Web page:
Missing books

I totally don't regret not doing teacher training, as my parents wanted me to do, because I'm having a great time in Dublin and I like my minimum-wage job at the restaurant. Hopefully, I'll move on to Greater Things one of these days but for now I'm doing just fine.

I do miss books though, and the way I used to have all the time in the world to read, and had to read, loads of great books because I was studying literature. In Dublin, they hype up the great writers to the max, but there really is a sense of the importance of literature here that's totally real, and it's very cool to be able to walk into a pub and know that James Joyce at some point probably sat right where you are, enjoying a pint.

This year, Dublin was made a UNESCO city of literature. Now, that's something. There are lots of literary events here all the time. I'm going to see Seamus Heaney soon, and then there's a festival of literature in Dun Laoighire. Hyped up it may be, but Dublin's love of literature is also very, very real.

season of mist and mellow fruitfulness

So, fall is just around the corner and if you look carefully, you can see the leaves on the trees beginning to turn. I'm not complaining; one of the unsung pleasures of Dublin is walking through the residential areas on a sunny fall day, kicking your way through the piles of leaves on the ground. One windy night can knock a lot of leaves off, and it takes the city workers a while to get through them -- the upside is that all the children, and this blogger, have a lot of fun stomping through the crunchy piles!

Seriously, though, Dublin is great in the fall. The students are all back in college, so there are lots of young people everywhere, including all the wide-eyed first years from small towns and villages, loose in the city for the first time. You gotta love 'em. There's lots to do and, let's face it, the Irish look their best in the more muted colours of fall/winter wear. They're always very eager to strip down to their smalls when the sun shines, but they look somehow unconvinced in their caribbean colours. For my money, there's nothing more handsome than a pale-skinned Galway man with dark hair and a granddad shirt. Maybe that's not a trendy look, but it's a good one.

Here in Ireland, Heritage Week is underway. Work has prevented me from seeing much yet, but things are a bit less hectic for the next few days and I'm hoping to attend some events. Apparently, it's great. There was a big queue on Grafton Street for a lecture about the history of Dublin, so there must be a lot of interest out there. Saturday's the last day of my babysitting job, because I'm getting more horus in the restaurant, so I'm looking for something to take the kids to as a goodbye. So there's my plans for the weekend!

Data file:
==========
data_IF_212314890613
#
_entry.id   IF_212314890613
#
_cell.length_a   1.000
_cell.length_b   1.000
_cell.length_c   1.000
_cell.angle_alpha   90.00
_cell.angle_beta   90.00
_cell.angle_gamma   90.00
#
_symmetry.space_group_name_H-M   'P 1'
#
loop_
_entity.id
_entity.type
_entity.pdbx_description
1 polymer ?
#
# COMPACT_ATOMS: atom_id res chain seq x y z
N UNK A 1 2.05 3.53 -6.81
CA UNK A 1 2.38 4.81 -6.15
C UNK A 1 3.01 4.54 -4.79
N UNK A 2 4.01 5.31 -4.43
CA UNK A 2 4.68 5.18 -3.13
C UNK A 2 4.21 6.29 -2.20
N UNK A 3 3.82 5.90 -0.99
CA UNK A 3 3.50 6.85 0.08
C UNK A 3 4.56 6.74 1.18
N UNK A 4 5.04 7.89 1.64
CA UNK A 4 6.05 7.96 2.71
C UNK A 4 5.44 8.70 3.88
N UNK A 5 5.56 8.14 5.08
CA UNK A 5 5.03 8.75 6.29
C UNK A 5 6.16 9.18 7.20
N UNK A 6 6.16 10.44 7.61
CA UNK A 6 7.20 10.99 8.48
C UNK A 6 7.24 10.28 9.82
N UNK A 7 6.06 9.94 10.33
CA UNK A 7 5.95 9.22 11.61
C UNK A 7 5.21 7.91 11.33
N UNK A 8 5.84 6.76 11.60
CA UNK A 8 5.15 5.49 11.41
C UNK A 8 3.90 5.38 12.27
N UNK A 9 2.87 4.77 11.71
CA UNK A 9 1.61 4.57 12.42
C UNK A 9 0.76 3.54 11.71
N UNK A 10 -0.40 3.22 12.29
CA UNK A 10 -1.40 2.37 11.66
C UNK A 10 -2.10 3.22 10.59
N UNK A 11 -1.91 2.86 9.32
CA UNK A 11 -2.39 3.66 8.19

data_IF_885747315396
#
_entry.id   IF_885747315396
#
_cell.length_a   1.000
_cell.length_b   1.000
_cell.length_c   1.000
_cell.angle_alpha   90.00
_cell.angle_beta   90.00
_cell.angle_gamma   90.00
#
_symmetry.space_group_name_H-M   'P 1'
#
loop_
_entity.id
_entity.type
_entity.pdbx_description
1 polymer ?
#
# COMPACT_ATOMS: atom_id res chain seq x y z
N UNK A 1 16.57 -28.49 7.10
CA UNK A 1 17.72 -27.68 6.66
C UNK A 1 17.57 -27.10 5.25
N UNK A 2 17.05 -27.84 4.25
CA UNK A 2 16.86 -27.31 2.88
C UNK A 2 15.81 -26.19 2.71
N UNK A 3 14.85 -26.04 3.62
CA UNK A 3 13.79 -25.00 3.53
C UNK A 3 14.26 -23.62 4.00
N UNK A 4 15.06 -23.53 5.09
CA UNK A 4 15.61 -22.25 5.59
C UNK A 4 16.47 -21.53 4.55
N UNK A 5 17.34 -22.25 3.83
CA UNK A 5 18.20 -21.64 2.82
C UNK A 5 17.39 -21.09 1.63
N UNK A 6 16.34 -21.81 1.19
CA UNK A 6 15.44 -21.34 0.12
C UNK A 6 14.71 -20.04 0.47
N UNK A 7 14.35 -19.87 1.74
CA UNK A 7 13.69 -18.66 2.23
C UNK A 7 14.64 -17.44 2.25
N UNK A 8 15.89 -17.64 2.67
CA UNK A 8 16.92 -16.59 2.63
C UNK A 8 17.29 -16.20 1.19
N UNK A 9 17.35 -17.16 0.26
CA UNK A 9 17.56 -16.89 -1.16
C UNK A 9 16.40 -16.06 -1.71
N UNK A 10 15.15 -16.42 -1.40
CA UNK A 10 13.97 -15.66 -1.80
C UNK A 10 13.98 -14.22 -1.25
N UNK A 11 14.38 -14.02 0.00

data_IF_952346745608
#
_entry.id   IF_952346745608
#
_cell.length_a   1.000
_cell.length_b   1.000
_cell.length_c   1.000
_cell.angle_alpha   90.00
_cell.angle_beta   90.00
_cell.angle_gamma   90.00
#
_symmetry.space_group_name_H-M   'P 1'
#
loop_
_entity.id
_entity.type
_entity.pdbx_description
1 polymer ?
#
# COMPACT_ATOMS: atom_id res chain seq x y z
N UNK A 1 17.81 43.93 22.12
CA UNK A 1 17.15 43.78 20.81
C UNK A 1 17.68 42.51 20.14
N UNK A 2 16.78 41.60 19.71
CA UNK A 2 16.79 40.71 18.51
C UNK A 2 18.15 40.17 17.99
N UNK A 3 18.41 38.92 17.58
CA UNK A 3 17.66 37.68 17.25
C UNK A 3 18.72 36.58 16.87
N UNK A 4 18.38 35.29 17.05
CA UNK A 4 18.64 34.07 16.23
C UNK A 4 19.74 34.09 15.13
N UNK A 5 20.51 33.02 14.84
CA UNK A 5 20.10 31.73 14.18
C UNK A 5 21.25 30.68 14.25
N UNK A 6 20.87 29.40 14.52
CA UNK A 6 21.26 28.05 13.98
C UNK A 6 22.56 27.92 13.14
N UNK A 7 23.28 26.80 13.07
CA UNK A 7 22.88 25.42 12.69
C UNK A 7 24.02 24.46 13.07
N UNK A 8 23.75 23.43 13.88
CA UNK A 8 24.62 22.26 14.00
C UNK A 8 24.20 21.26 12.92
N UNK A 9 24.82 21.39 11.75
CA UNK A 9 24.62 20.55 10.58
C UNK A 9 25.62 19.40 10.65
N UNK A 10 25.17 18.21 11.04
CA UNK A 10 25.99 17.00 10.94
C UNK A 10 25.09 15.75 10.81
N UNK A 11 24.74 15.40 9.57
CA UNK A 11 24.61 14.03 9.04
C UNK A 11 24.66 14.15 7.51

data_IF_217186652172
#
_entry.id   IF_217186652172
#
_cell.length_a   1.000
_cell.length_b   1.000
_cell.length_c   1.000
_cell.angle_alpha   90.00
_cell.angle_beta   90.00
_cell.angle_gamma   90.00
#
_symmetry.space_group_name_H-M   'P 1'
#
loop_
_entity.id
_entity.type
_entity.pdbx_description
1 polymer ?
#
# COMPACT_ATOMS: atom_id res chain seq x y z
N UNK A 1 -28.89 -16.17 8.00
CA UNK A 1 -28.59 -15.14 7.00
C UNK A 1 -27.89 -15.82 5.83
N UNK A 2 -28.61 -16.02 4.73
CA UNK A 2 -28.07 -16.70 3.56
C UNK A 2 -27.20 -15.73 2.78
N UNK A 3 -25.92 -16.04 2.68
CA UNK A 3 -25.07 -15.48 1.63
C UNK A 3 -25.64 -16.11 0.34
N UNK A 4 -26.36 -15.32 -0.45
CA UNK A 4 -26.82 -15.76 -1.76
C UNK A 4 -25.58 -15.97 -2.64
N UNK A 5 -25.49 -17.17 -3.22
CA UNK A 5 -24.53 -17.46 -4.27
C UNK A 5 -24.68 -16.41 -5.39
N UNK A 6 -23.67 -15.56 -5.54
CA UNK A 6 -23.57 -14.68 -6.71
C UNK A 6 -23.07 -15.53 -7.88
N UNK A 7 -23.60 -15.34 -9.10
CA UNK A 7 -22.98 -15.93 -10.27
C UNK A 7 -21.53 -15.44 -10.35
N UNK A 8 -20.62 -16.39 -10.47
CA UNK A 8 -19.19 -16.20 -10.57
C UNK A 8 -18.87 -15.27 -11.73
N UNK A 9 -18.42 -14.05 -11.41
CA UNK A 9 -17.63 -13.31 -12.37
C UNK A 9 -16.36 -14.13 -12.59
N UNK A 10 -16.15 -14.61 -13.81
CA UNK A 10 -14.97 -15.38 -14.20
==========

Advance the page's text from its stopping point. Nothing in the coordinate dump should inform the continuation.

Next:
Vikings on the loose

Many people don't realise that Dublin was founded by Vikings, which I guess is kind of understandable, because the Irish are very proud of their Celtic heritage, and most of Dublin was actually built by the British! But all the downtown area was once a Viking town including, I suppose, the part where I live. So far as I can gather, the Vikings used to be viewed in these parts as general bad guys, because of the whole pillaging-and-looting business, but have undergone a sort of posthumous improvement, as having been the founders of the capital city. Which I presume also means that there are wild Viking genes in at least some of the citizens of Dublin. Hmmm... explains a lot!!

The Dublin Viking festival has just been celebrated, and it's on every year, so I guess the Vikings are being taken on board a bit more! I think it's a good thing. The Irish culture has absorbed loads of influences over the years, and I'm sure it will continue to do that for the foreseeable future!

Well, that's my two cents for the day. I'm off to work!

city deals!!

Apparently, City Deals have been around for a while, but I've only just heard of 'em, probably because I'm working so much these days that I haven't have much time to be on Facebook, which is where most people seem to have encountered them for the first time. Anyway, they're great!! I think it's not just a Dublin thing but, basically, you sign up and then every day you get sent the possibility to buy a thing or service super-cheap. I suppose the idea is so that you can try it and then go back.

The latest one in my in-box is an invitation to a very cheap spray-tan, which isn't really my bag. What serious Bram Stoker fanatic would go bronzed when she could stay pallid and interesting? But there are lots of other things.  A friend of mine took me out to dinner at a restaurant called Darwin's, on Aungier Street. The decor is very professional, and also a bit odd; they have pictures of humans at various stages of evolution all over the walls. The food was amazing, though -- and I say this as someone with several months of restaurant work under her belt. My buddy paid for most of our meal with the vouches he brought on City Deal, making it nearly as cheap as going out for a kebab and chips. No that there's anything wrong with a kebab (au contraire) but sometimes it's nice to be a bit fancy for a change.

Anyways, flushed with the success of our night out, I think City Deal rocks and hope it lasts.